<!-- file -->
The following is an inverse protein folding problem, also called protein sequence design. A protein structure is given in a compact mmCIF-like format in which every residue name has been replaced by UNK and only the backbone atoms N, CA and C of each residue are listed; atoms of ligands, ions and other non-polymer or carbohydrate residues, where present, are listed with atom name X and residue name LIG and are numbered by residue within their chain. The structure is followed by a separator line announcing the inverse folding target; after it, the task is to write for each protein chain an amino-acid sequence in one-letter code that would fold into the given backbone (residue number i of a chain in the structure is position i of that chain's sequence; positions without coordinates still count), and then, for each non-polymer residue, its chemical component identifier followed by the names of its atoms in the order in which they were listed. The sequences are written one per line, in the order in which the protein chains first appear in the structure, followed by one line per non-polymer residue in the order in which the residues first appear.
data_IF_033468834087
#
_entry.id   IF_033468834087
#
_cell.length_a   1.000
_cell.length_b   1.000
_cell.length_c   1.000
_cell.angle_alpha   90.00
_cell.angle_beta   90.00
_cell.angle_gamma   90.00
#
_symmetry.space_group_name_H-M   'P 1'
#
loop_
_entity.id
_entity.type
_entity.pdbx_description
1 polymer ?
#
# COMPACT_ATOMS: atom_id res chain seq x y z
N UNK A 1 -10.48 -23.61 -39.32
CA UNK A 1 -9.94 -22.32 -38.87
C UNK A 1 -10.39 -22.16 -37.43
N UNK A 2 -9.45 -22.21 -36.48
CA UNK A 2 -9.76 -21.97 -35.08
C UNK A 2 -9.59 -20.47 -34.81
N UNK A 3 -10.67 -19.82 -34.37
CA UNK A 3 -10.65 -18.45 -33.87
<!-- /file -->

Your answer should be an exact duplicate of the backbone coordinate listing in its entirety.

The following is an inverse protein folding problem, also called protein sequence design. A protein structure is given in a compact mmCIF-like format in which every residue name has been replaced by UNK and only the backbone atoms N, CA and C of each residue are listed; atoms of ligands, ions and other non-polymer or carbohydrate residues, where present, are listed with atom name X and residue name LIG and are numbered by residue within their chain. The structure is followed by a separator line announcing the inverse folding target; after it, the task is to write for each protein chain an amino-acid sequence in one-letter code that would fold into the given backbone (residue number i of a chain in the structure is position i of that chain's sequence; positions without coordinates still count), and then, for each non-polymer residue, its chemical component identifier followed by the names of its atoms in the order in which they were listed. The sequences are written one per line, in the order in which the protein chains first appear in the structure, followed by one line per non-polymer residue in the order in which the residues first appear.
data_IF_033468834087
#
_entry.id   IF_033468834087
#
_cell.length_a   1.000
_cell.length_b   1.000
_cell.length_c   1.000
_cell.angle_alpha   90.00
_cell.angle_beta   90.00
_cell.angle_gamma   90.00
#
_symmetry.space_group_name_H-M   'P 1'
#
loop_
_entity.id
_entity.type
_entity.pdbx_description
1 polymer ?
#
# COMPACT_ATOMS: atom_id res chain seq x y z
N UNK A 1 -10.48 -23.61 -39.32
CA UNK A 1 -9.94 -22.32 -38.87
C UNK A 1 -10.39 -22.16 -37.43
N UNK A 2 -9.45 -22.21 -36.48
CA UNK A 2 -9.76 -21.97 -35.08
C UNK A 2 -9.59 -20.47 -34.81
N UNK A 3 -10.67 -19.82 -34.37
CA UNK A 3 -10.65 -18.45 -33.87